Rapaport Magazine
Legacy

Fabulous Fantasies

Lions and dragons and diamonds and rock crystal…oh, my! David Webb’s made-in-America jewelry has a distinctive design vocabulary all his own.

By Phyllis Schiller

Carved jade, diamond and multi-gem 18-carat gold and platinum chimera cuff bracelet by David Webb 
designed in 1972, sold at Christie’s for $18,250 — 
more than twice its estimated price.
Photo courtesy
Christie’s Images Ltd. 2013.
From the late-1940s through the 1970s, David Webb made a name for himself as designer to the fashion-conscious American woman. The highlights of his career read like a classic American success story. Born in 1925, he left his hometown of Asheville, North Carolina, at the age of 17 to come north to New York City, finding work on 47th Street, the famed epicenter of jewelry design, opening his own firm there in 1948. By the time he was 25 years old, the jewelry, made in his own New York workshop had graced the cover of Vogue magazine. A decade later, he moved his business uptown to 57th Street and included a who’s who of society doyennes and Hollywood darlings among his clientele. Although his career was cut short in 1975, when he died of pancreatic cancer at the age of 50, his designs are still being produced today in a creative through line.
   In 2010, David Webb, Inc. was bought by Mark Emanuel, Robert Sadian and Sima Ghadamian, who is no longer a partner in the firm. Co-owner Emanuel sums up the “dizzying variations of color and design of about 40,000 renderings” that Webb left behind. “David Webb’s artistic legacy cuts a broad swath across the field of mid-twentieth-century design. Bold geometries and whimsical animalia are but a small part of the archival material that we are currently exploring. The new David Webb emerges from a prologue that is jazzy and euphorically American. The continuum of quality and tradition of design continue uninterrupted as our New York workshop of 30 master jewelers creates David Webb classics and an array of archival treasures that have never been produced before.”
   “David Webb was not afraid of fantasy,” states Benjamin Macklowe, vice president, Macklowe Gallery, New York City, “which made him ahead of what other people were doing in the 1950s and 1960s. And he constantly evolved. There’s a very distinct difference between the lyrical work of the 1960s and the very totemic hard-edged work of the 1970s. You can see his design evolution very clearly. His jewelry is very ‘in your face,’ it has lots of color, lots of treatments to the gold surface. He was a very innovative designer.”
   “I think Webb always followed his own path with his bold designs,” agrees Daphne Lingon, senior vice president, New York Jewelry Department, Christie’s. “That’s why he became such an icon of jewelry design, especially in America. When you see his pieces, you instantly recognize them as his.”

Big and Bold and Gold…and More
   Distinctive David Webb hallmarks, points out Audrey Friedman, co-owner with husband Haim Manishevitz of Primavera Gallery, New York City, are his extensive use of enamel and the combinations of color. She also cites the bold scale of his pieces. “In the late 1960s or early 1970s, he took a lot of inspiration from Art Deco. Reinterpreting rather than copying it, he started doing things with black enamel and coral and with rock crystal, but it was on a much larger scale.” Friedman also references his diamond jewelry, “which is very refined and very beautiful. He is credited for putting women back in yellow gold and diamonds for eveningwear.”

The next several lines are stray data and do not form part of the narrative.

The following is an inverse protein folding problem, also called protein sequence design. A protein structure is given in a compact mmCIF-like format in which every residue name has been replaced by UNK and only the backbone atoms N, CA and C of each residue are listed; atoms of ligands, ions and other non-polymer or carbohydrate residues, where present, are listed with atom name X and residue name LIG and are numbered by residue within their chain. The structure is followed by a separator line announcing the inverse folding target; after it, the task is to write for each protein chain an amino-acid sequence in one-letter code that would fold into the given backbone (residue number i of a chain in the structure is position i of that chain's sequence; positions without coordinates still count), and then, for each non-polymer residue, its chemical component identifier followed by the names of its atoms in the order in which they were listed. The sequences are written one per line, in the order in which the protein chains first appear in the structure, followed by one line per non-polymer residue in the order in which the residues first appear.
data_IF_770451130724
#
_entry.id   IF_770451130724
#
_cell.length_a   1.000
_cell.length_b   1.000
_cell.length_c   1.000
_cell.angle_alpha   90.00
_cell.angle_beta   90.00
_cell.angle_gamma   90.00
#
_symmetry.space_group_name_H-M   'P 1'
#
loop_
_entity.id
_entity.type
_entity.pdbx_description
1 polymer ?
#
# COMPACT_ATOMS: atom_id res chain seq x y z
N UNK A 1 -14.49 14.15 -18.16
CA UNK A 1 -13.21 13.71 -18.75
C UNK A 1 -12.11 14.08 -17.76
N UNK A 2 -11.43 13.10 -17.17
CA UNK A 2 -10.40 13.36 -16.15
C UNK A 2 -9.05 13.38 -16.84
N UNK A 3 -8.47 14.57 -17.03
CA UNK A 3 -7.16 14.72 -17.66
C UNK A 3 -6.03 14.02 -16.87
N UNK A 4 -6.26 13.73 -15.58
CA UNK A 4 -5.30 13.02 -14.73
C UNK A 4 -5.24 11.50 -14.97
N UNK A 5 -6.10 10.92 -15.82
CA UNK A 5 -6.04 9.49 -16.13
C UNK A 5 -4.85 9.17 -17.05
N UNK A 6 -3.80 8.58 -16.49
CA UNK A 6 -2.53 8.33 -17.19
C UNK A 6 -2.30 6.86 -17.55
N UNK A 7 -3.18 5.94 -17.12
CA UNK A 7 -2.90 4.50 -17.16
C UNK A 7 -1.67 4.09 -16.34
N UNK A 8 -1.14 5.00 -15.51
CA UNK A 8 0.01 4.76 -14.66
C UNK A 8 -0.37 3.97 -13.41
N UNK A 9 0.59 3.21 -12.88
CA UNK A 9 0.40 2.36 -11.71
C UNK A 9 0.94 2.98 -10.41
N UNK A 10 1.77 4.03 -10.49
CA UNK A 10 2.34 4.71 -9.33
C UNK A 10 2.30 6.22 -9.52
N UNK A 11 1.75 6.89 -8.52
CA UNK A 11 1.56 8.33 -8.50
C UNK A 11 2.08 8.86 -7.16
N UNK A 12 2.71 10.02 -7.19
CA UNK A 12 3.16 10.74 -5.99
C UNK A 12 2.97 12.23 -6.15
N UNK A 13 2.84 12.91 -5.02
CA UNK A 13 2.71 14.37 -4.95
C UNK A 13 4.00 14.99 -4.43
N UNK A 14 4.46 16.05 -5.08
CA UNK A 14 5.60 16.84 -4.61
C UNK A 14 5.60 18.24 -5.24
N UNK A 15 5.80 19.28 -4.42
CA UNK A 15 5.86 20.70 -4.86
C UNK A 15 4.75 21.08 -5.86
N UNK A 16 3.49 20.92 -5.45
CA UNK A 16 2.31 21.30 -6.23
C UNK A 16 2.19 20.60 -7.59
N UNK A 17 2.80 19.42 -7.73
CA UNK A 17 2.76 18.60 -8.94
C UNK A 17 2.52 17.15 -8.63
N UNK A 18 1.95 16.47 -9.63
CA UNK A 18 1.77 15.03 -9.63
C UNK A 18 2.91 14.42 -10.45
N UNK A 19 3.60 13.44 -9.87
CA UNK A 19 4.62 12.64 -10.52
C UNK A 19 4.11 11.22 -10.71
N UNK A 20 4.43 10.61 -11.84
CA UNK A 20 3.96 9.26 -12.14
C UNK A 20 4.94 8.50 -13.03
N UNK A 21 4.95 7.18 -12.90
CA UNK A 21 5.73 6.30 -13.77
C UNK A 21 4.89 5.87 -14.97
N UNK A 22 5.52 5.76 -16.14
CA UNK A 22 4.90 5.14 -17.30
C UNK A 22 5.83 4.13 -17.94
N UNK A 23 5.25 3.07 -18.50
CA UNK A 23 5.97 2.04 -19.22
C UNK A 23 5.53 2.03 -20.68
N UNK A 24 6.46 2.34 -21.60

In fact, says Lingon, the way he used gold and how the metal was textured and treated is very much part of Webb’s jewelry vocabulary, along with the way he translated color into his designs, whether “it’s a large cabochon ruby, sapphire or emerald, or beautiful and opaque enamel.”
   For Macklowe, “what’s fun about Webb is that he didn’t just use the typical things you’d expect from a jeweler. You’ll see lots of carved coral, turquoise, jade, carved emerald in his pieces, all in service of his love of color. You see that most clearly with his big sautoirs, which I think are very much on point today for fashion. On the other end of the spectrum, his very Art Deco–inspired platinum or white gold jewelry with diamonds and an abundance of rock crystal is also very popular and brings a premium, whether in the secondhand market or at auction or newly made.”
   In the 1950s and 1960s, Webb did a lot of platinum jewelry, points out Janet Levy, principal, J. & S.S. DeYoung Inc. But he did it his way, she adds, citing a flower brooch he made in the late ’60s with pavéd diamond petals, edged in gold roping. The fifth petal, she explains, “is folded over. It’s very whimsical, as if it’s winking at you; it’s got a little bit of something different going on. Even with his more conservative pieces, you see this creativity coming out.”

What’s Selling
   Generally, says Lingon, “there tends to be very strong competition for Webb pieces when they come up for sale. They’re coveted.” Agrees Levy, “Webb’s jewelry has managed to hold its own. There is a segment of the marketplace for which it has had a steady appeal.”
   “I don’t really think there is a bad period for Webb,” says Macklowe. “It’s all good during the time he was creating.” As long as the earrings aren’t too heavy, he says, “they sell very well, as do the necklaces. The brooches continue to sell because nobody is making anything like that.” And, says Levy, “the animal jewelry that most people associate with Webb is in tune with today’s fashions.”
   “There’s definitely a premium for Webb jewelry,” sums up Macklowe. “There’s no question that he’s considered one of the great American names and as time goes on, his work will appreciate more.” 

Article from the Rapaport Magazine - December 2013. To subscribe click here.

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